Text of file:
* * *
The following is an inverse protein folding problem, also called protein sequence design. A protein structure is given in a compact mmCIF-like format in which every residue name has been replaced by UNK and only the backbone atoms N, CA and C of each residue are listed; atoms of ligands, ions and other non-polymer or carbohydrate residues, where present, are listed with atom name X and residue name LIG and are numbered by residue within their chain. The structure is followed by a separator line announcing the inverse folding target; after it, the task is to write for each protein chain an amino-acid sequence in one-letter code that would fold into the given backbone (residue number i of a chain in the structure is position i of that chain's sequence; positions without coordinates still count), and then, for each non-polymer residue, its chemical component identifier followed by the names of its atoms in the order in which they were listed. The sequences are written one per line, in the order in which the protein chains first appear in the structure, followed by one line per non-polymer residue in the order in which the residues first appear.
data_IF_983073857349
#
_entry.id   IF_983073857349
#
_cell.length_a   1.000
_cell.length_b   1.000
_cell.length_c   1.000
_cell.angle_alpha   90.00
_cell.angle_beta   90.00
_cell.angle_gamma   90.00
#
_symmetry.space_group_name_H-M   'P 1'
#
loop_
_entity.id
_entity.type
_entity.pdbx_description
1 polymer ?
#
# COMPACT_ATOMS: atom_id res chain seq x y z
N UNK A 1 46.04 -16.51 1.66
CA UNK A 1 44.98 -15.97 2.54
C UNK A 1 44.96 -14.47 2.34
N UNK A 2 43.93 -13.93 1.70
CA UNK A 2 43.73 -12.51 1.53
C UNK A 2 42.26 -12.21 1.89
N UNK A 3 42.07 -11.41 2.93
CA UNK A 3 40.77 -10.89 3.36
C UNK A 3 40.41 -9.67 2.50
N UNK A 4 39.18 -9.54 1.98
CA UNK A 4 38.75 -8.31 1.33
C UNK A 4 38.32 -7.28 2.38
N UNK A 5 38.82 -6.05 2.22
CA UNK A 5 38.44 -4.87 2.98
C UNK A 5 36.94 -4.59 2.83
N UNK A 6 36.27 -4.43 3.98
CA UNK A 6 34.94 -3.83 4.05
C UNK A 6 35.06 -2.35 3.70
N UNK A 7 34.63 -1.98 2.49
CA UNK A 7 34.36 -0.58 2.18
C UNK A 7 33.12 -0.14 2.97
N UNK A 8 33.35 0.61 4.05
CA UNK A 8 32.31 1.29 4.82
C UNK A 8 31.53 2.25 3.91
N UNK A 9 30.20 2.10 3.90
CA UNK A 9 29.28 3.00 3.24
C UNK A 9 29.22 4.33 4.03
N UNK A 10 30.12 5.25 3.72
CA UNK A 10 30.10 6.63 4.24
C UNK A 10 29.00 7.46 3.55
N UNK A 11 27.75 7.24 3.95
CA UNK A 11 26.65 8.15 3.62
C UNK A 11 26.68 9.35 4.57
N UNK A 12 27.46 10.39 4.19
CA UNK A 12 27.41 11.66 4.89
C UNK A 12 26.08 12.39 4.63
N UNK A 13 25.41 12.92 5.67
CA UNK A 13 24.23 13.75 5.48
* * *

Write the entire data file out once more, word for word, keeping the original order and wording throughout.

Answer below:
The following is an inverse protein folding problem, also called protein sequence design. A protein structure is given in a compact mmCIF-like format in which every residue name has been replaced by UNK and only the backbone atoms N, CA and C of each residue are listed; atoms of ligands, ions and other non-polymer or carbohydrate residues, where present, are listed with atom name X and residue name LIG and are numbered by residue within their chain. The structure is followed by a separator line announcing the inverse folding target; after it, the task is to write for each protein chain an amino-acid sequence in one-letter code that would fold into the given backbone (residue number i of a chain in the structure is position i of that chain's sequence; positions without coordinates still count), and then, for each non-polymer residue, its chemical component identifier followed by the names of its atoms in the order in which they were listed. The sequences are written one per line, in the order in which the protein chains first appear in the structure, followed by one line per non-polymer residue in the order in which the residues first appear.
data_IF_983073857349
#
_entry.id   IF_983073857349
#
_cell.length_a   1.000
_cell.length_b   1.000
_cell.length_c   1.000
_cell.angle_alpha   90.00
_cell.angle_beta   90.00
_cell.angle_gamma   90.00
#
_symmetry.space_group_name_H-M   'P 1'
#
loop_
_entity.id
_entity.type
_entity.pdbx_description
1 polymer ?
#
# COMPACT_ATOMS: atom_id res chain seq x y z
N UNK A 1 46.04 -16.51 1.66
CA UNK A 1 44.98 -15.97 2.54
C UNK A 1 44.96 -14.47 2.34
N UNK A 2 43.93 -13.93 1.70
CA UNK A 2 43.73 -12.51 1.53
C UNK A 2 42.26 -12.21 1.89
N UNK A 3 42.07 -11.41 2.93
CA UNK A 3 40.77 -10.89 3.36
C UNK A 3 40.41 -9.67 2.50
N UNK A 4 39.18 -9.54 1.98
CA UNK A 4 38.75 -8.31 1.33
C UNK A 4 38.32 -7.28 2.38
N UNK A 5 38.82 -6.05 2.22
CA UNK A 5 38.44 -4.87 2.98
C UNK A 5 36.94 -4.59 2.83
N UNK A 6 36.27 -4.43 3.98
CA UNK A 6 34.94 -3.83 4.05
C UNK A 6 35.06 -2.35 3.70
N UNK A 7 34.63 -1.98 2.49
CA UNK A 7 34.36 -0.58 2.18
C UNK A 7 33.12 -0.14 2.97
N UNK A 8 33.35 0.61 4.05
CA UNK A 8 32.31 1.29 4.82
C UNK A 8 31.53 2.25 3.91
N UNK A 9 30.20 2.10 3.90
CA UNK A 9 29.28 3.00 3.24
C UNK A 9 29.22 4.33 4.03
N UNK A 10 30.12 5.25 3.72
CA UNK A 10 30.10 6.63 4.24
C UNK A 10 29.00 7.46 3.55
N UNK A 11 27.75 7.24 3.95
CA UNK A 11 26.65 8.15 3.62
C UNK A 11 26.68 9.35 4.57
N UNK A 12 27.46 10.39 4.19
CA UNK A 12 27.41 11.66 4.89
C UNK A 12 26.08 12.39 4.63
N UNK A 13 25.41 12.92 5.67
CA UNK A 13 24.23 13.75 5.48